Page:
Inside the Hermès Sellier workshop, a light-filled space above the brand’s Rue du Faubourg Saint-Honoré flagship in Paris, a dozen artisans labor over a dozen meticulous workstations. Their posture reveals the sort of focus and precise attention to detail that one might expect from the storied French house. Except the coveted target customers for those working here aren’t European royals or even Upper East Side ladies-who-lunch, but rather the brand’s original VIP: the horse.
Although most people have come to think of Hermès as synonymous with Birkin bags, silk scarves and enamel bracelets, the house was actually created in 1837 to cater to the stable set. And during my stay in Paris for Le Saut, the five-star international jumping competition held each April and sponsored by Hermès, this could not be clearer. After a two-year development phase that included countless design meetings, perfectionist-minded fittings and extensive road testing by competitive riders, Hermès is debuting the Cavale saddle, its new high-level jumping model, here at Le Saut. Conceived and executed in collaboration with Hermès-sponsored riders, including Frenchman Simon Delestre, the Cavale features a deep, seamless calfskin seat, wide gullet, panels injected with latex for comfort and padded flaps to increase stability for both the rider and the horse, especially when flying over fences. “There are no superfluous layers,” says Hermès master artisan Laurent Goblet. “It is pure and simplified. Everything serves a purpose.”
Indeed, Hermès’ craftsmanship is on best display in its saddlery. There are currently eight styles on offer, plus custom creations. As the only thing between horse and rider, a saddle must be precise—secure, but also streamlined. And it must be comfortable, one reason the house consults with veterinarians on every design. Production is a painstaking process: Each saddle made at Sellier takes no fewer than 25 hours to complete. First, in a massive room dedicated to reams of calfskin leather sourced from tanneries in Limoges, Biarritz and Haux and hand-dyed in rich shades of chestnut brown and black, individual pieces are cut to size. Then the leathers are sent across the hall to a room where the saddles, known for their lack of visible seams, are hand-stitched together by workshop artisans using the same technique as for the label’s fabled handbags. Each is numbered and recorded into a log, with entries going back to 1909, for inventory purposes. This impeccable, almost obsessive care with details is why fans, including competitors like Delestre and Spaniard Pilar Cordon, pony up $8,050 for a Cavale—and much more for a made-to-order original.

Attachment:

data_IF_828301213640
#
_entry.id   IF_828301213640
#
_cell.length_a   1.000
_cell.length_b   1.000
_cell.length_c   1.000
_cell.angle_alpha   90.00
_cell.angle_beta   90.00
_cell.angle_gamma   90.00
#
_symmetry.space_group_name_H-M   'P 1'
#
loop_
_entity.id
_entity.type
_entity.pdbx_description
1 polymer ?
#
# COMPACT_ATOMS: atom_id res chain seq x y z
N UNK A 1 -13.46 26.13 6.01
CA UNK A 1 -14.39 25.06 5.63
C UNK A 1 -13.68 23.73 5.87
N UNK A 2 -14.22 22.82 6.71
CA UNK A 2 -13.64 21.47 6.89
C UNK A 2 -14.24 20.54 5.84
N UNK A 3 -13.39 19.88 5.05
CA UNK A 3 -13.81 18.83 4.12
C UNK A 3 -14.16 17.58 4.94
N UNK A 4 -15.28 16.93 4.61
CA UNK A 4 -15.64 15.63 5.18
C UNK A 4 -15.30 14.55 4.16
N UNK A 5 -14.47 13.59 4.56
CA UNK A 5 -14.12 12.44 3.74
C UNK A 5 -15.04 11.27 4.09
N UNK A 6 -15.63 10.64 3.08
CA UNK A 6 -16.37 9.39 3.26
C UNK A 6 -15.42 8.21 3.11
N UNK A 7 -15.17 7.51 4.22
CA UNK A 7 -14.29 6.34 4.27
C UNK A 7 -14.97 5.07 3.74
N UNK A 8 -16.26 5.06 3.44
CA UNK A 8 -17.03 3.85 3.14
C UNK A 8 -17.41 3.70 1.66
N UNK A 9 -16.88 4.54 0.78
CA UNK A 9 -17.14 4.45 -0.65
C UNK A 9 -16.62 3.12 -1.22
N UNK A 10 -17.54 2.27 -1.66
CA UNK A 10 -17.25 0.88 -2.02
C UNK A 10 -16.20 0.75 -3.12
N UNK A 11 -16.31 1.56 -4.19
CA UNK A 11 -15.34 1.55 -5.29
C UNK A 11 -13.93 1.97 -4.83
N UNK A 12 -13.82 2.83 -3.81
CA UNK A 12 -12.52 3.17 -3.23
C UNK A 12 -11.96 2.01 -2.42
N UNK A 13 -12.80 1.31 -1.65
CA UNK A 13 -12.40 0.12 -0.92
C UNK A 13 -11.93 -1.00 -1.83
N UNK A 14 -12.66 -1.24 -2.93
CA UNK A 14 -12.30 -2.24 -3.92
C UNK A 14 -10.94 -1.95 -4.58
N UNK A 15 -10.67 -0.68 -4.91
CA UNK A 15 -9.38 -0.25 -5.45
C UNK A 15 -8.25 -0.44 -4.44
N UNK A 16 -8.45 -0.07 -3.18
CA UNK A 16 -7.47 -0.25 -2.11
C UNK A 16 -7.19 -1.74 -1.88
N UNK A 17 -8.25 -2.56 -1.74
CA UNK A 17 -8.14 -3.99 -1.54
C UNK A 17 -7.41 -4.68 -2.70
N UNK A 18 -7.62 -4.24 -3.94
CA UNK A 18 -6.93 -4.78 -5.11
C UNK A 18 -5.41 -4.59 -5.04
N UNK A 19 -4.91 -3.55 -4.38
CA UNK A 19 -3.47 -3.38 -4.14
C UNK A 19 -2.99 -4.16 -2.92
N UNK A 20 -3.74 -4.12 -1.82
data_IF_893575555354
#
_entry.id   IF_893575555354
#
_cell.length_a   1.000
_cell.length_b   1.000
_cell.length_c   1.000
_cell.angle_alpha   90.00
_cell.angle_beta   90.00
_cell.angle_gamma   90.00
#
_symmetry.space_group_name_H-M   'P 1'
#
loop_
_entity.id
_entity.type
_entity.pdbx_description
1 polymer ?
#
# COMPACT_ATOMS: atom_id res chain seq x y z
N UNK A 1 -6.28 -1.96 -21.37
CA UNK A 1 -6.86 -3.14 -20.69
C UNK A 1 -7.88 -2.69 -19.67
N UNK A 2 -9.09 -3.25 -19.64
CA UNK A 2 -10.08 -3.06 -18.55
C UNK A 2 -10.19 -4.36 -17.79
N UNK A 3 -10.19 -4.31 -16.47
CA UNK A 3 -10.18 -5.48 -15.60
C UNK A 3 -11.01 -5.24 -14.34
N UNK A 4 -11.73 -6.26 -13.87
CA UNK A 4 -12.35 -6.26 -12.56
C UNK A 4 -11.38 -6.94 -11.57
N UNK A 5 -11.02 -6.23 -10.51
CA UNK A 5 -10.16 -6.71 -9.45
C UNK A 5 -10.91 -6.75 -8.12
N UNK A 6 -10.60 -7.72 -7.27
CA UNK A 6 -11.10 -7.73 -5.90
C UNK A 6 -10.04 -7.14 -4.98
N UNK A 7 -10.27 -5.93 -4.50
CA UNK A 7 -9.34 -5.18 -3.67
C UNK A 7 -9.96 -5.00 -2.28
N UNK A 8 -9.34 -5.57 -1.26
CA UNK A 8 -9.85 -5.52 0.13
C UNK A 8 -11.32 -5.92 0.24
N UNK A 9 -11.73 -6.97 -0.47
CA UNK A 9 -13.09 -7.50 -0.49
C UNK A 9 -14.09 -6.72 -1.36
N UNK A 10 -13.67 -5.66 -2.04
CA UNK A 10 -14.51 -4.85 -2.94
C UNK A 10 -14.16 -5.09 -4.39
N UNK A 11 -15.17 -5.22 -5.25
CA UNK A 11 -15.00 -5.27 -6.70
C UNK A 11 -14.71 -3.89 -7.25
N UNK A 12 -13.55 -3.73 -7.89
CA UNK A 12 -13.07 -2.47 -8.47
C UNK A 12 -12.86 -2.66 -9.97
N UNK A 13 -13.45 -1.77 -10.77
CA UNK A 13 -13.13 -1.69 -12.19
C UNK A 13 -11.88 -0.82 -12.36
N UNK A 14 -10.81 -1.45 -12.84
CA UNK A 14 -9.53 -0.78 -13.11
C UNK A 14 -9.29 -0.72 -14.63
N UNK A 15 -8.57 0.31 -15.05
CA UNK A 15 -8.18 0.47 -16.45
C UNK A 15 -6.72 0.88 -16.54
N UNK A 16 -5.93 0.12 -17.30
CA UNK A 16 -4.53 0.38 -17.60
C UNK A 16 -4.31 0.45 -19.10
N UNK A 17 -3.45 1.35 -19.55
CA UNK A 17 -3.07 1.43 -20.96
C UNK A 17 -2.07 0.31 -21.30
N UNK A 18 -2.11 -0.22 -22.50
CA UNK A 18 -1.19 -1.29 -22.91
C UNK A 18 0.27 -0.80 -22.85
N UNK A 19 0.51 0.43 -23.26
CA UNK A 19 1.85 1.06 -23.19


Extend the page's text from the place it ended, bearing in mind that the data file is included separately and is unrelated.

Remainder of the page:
In leafing through the registry, one item, commissioned by an unnamed Arab royal, stands out: a black leather saddle festooned with all-platinum hardware. Most any saddle, even those not custom-made, can be commissioned to meet specifications from the customer. And, of course, many riders who don’t compete professionally still wear the brand’s equestrian ready-to-wear, from jodhpurs to blazers, and use its saddlery. “The idea is that everyone can come to a store and get something adapted for them,” says Goblet. “But our first client will always be the horse. That is the Hermès way.”
Click through the gallery to see photos from their year’s Le Saut event.